by Charles Owens on 08/13/2013
Shane Mac’s been around the New Zealand motocross and enduro scene for quite some time. A former national competitor, dirt bike mag editor and recent entrant in the international Red Bull City Scramble event, Shane’s seen a lot. TSM had a chat to Shane about what makes him tick and why, after all these years on a plethora of bikes, he still chooses the two-stroke engine.
TSM: What’s your name and where do you call home?
SM: Shane Mac, and where I call home is among the finest, free-est riding country in the world.
TSM: So how did you get into riding dirt bikes?
SM: Two mates had bikes. One on a farm (Suzuki RV90) and one in the suburbs (TY80). I was 11 and hooked on sight. I learned to ride then resolved to beg my parents and hold my breath until they got me a dirt bike. In a good Scots family that means nothing, but eventually the accumulated wealth of a paper run and a near eternal debt to my mother got me a YZ80E.
The 80 was ridden without pause. It taught me a great deal about the value of tolerant neighbours, supportive parents and how to maintain a bike – owing to my father’s almost zero mechanical ability. This actually bordered on malevolent – from filling it up with unmixed gas to routing brake cables behind the number plates. He was banned shortly after. When I was about 13 years old the big end on my bike went. I had to teach myself how to split cases.
TSM: You ride a two-stroke. Why is that?
SM: They’re cheaper and more fun. I’m not so rabidly two-stroke as to hate four-strokes; long-distance touring is nicer, more economical and convenient on a thumper. I was a bike magazine editor and tester and have had plenty of opportunity to know this is true – I’ve ridden and raced everything.
However, now I’m out of that game the bike I’ve chosen to buy is a KTM 250EXC (with XC forks). So let’s go back to my opening statement – why would anyone want a bike that’s more expensive and less fun?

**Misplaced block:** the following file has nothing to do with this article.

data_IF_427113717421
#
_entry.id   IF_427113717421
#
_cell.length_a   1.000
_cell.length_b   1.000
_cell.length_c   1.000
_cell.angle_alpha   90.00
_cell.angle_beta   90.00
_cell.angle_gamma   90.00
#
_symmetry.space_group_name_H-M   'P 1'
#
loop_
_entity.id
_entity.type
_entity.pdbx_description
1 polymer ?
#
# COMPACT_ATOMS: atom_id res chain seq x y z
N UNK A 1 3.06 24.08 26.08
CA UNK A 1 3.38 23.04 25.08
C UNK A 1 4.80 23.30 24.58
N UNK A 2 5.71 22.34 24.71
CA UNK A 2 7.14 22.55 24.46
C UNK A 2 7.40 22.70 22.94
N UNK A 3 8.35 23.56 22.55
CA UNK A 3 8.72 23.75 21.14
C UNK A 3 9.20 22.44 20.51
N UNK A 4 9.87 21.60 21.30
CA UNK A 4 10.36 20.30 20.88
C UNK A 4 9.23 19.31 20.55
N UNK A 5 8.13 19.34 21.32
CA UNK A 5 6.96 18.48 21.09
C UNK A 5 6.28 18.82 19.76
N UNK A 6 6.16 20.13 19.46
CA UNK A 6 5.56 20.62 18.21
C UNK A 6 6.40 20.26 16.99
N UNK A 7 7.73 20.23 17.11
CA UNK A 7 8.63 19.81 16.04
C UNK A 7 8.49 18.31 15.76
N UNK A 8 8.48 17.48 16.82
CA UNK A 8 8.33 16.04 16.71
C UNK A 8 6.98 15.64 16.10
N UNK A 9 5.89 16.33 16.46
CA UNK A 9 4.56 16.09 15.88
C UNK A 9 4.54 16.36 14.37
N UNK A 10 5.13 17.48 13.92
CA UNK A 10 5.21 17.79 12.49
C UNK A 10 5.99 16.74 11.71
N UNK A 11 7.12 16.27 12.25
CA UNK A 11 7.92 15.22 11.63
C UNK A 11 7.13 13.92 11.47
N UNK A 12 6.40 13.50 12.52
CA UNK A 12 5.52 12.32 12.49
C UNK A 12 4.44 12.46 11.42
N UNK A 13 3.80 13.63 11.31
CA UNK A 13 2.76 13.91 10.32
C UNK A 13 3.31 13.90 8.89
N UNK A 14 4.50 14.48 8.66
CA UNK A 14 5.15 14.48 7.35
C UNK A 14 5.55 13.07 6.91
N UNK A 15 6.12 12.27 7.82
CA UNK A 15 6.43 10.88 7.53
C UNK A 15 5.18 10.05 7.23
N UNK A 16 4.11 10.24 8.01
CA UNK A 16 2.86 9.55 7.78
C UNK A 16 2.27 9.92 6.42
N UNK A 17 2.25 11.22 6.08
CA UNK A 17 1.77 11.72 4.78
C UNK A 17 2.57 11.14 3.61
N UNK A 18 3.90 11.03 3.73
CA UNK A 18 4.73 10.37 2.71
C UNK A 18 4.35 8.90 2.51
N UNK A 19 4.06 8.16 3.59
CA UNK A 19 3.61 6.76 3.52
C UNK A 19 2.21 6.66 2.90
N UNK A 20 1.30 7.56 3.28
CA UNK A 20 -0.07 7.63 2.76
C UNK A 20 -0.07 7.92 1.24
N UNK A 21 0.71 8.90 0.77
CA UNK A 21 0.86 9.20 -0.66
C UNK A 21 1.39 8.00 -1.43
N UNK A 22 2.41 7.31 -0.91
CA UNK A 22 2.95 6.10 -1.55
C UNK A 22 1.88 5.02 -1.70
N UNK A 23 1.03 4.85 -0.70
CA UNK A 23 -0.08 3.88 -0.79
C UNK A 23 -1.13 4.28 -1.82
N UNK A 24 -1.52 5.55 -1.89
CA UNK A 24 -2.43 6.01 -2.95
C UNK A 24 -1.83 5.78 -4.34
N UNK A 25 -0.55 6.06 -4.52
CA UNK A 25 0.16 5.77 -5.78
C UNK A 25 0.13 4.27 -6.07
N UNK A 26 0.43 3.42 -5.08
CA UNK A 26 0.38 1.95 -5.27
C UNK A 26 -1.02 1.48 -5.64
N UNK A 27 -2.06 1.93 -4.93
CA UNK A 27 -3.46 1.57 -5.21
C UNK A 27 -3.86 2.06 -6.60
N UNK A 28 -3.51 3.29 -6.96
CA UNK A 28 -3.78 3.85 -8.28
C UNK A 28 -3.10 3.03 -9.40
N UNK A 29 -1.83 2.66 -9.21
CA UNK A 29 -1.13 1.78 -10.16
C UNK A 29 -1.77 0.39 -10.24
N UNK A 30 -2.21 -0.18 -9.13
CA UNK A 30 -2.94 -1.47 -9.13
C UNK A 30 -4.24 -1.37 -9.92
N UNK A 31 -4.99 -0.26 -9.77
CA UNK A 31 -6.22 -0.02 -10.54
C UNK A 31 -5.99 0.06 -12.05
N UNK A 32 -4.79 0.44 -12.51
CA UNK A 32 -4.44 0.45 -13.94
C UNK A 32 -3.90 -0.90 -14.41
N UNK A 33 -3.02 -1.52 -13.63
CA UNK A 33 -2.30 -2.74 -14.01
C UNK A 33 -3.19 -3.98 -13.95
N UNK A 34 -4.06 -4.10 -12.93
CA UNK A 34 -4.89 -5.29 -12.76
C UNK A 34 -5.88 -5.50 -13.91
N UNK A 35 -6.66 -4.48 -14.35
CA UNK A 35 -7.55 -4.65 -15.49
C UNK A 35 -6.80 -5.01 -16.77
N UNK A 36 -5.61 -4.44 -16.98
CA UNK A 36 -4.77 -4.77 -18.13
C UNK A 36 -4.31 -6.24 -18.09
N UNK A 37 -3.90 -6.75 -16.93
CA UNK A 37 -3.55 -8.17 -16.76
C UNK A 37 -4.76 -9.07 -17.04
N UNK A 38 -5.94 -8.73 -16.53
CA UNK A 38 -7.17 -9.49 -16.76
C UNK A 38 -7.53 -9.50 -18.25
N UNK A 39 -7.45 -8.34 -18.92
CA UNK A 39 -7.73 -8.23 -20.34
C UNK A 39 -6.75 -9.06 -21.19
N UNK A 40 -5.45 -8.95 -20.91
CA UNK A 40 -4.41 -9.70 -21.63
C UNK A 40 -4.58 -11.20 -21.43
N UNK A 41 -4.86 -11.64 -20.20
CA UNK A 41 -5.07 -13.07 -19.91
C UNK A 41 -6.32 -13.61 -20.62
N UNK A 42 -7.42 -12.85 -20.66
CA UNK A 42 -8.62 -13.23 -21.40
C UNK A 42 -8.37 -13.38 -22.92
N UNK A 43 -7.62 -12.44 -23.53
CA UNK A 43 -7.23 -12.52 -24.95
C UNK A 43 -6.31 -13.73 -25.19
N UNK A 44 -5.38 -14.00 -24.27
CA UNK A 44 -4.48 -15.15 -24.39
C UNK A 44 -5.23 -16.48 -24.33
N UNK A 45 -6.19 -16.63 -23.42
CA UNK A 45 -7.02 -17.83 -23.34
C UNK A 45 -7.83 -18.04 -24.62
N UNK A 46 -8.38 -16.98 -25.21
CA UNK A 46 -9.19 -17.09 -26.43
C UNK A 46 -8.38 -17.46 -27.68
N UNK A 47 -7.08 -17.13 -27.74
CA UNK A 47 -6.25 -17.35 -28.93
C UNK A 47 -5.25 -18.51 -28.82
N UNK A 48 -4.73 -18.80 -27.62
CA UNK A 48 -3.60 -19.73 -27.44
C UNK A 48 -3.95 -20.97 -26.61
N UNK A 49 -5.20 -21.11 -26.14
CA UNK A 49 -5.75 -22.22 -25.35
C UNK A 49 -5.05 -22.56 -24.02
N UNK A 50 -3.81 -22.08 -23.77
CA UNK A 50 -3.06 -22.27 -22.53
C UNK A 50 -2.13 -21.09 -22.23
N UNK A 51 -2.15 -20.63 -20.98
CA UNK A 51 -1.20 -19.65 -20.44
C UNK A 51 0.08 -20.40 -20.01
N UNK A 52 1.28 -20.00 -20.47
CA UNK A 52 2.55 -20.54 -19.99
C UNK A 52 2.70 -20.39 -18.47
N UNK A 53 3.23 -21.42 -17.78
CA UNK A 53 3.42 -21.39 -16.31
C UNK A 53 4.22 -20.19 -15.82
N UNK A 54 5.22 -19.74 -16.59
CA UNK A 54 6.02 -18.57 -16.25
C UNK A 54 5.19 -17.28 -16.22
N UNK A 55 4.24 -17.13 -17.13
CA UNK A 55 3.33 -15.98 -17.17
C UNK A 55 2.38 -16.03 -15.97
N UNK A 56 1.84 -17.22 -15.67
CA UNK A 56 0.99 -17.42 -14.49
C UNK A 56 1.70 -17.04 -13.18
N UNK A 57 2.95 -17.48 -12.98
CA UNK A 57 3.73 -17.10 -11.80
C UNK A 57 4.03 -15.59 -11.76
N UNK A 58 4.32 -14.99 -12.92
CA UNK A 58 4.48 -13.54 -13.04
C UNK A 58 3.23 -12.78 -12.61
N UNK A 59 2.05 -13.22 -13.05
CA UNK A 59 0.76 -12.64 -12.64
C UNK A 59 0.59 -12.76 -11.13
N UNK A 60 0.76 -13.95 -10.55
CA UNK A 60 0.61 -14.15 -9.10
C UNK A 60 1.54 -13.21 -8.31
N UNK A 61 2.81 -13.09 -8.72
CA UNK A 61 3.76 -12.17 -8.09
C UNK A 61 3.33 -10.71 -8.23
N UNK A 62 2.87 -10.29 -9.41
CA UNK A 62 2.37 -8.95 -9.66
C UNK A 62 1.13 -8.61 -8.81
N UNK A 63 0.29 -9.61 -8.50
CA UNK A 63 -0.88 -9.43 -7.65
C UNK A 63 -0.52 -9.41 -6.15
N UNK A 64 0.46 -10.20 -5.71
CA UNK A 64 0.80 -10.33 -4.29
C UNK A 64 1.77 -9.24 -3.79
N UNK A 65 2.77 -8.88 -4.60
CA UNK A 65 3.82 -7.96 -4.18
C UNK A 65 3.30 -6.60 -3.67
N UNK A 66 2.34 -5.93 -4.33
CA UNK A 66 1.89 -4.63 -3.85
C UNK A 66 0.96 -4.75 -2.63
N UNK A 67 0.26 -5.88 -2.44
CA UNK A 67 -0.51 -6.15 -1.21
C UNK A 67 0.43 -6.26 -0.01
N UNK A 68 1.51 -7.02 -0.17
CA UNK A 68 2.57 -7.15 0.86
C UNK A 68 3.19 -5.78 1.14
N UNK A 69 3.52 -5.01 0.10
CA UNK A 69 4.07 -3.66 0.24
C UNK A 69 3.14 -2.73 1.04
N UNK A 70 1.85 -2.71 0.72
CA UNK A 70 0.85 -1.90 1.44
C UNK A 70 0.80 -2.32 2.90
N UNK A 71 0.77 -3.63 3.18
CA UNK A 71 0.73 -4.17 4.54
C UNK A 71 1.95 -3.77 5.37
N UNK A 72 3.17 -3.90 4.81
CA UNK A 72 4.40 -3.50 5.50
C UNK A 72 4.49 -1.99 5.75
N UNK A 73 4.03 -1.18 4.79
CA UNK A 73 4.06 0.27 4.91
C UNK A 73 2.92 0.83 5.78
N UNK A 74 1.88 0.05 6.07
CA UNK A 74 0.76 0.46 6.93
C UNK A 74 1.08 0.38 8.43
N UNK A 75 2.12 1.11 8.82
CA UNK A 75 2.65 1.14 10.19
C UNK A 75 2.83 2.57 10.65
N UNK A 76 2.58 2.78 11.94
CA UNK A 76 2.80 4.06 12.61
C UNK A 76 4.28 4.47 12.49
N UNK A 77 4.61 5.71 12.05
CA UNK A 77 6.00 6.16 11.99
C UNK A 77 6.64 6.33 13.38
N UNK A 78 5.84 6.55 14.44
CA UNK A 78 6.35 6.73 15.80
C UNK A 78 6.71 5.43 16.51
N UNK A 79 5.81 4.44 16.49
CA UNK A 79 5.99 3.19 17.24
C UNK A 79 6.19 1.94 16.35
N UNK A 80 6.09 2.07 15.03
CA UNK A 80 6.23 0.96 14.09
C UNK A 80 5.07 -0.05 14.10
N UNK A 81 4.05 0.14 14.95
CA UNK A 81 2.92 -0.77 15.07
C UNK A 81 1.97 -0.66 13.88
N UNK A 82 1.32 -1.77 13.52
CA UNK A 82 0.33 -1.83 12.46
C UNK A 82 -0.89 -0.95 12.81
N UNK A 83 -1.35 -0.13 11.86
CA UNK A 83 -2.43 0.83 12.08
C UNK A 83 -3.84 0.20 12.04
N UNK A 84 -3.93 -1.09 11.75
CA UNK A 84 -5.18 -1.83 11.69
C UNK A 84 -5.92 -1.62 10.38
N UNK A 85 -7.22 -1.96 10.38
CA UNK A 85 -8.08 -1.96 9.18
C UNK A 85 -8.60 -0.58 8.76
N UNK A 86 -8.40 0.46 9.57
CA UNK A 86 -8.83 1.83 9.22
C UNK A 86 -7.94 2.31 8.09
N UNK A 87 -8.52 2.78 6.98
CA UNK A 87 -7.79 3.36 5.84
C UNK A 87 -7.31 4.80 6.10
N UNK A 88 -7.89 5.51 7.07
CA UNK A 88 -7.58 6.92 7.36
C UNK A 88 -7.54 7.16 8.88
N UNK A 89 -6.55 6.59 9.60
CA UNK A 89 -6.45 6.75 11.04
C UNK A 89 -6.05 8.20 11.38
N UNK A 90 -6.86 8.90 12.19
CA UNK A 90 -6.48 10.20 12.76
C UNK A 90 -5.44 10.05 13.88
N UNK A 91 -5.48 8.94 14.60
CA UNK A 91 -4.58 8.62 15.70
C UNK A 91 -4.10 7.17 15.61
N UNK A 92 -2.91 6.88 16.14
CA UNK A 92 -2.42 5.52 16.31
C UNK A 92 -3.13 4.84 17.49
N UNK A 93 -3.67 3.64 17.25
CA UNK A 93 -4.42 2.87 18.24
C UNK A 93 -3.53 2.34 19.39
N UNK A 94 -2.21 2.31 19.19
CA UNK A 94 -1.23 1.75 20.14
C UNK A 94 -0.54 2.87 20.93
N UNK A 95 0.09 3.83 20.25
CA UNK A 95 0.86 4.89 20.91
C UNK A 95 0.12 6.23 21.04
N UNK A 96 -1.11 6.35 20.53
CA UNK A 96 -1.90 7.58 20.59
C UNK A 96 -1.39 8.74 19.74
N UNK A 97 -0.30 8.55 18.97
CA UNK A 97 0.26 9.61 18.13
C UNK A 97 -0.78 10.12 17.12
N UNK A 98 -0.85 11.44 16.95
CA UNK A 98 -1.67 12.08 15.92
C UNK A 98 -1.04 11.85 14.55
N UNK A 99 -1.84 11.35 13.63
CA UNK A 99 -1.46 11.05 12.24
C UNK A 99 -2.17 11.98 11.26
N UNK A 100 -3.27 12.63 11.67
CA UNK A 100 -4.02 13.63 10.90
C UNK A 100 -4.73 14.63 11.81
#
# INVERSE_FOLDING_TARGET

TSM: What do you like most about two-stroke bikes?
SM: First and foremost, for fun. I don’t ride for money. There’s joy and smile in the ring-ding. It wants to leap & bound and can be floated over obstacles, lifted out of bogs and it tugs on the leash. It’s engaging and it demands a little respect and technique.
Secondly, the start-up costs are low. Give or take the odd flattened pipe, it’ll stay that way for years. The conversation I had with the guy who bought my YZ250 (who’d just had his second CRF250 rebuild for $2k) went like this: “How much to rebuild it [YZ250]?” I told him “about five to six hundred dollars if you do it yourself”. “What, for the piston kit?” he asked. “No, for the whole thing” I told him. He then slapped the money in my hand that would’ve paid for 1.5 CRF rebuilds and threw the bike on his trailer (pictures below).
TSM: You’ve ridden at a highly competitive level before. Can you tell us about a more memorable event?
SM: Several spring to mind – the New Zealand National MX Champs in 1988; I got ninth in one race ahead of an international with his initials on his number plate. I also got top fives and 10s in the Hawkes Bay 6 Hours and Tarawera 100s events respectively.
TSM: Where are some of your favorite places to go riding?
SM: All of New Zealand. I see videos of rides and race events around the world and it often looks horrible and often takes hours to get there. We’ve got sand, desert, bush, open country and everything else within an hour or two from home.
I’ll try and race the national enduro series. Sometimes I’ll head to MX to get some bar-to-bar action and other days to thesandpit.co.nz for a convenient fang in the sandy forest. Or a grovel through the Coromandel or the high country around the Desert Road for some exploring. Of course some or all of this may not happen owing to having two young kids.
TSM: What are your favorite dirt bike-related events of the year and why?
SM: For watching on telly, the AMA Supercross and outdoors series. For watching live, the New Zealand National MX. For attending – the Hawkes Bay six-hour, the Bel-Ray cross-country races and various Woodhill Forest two-man events.
Shane blogs at http://motopinion.wordpress.com/
Are you a two-stroke rider and have a story to tell? Be part of the TSM Rider Talk series – tweet at @PaulSavageNZ and tell him about it.
Developed and written by Paul Savage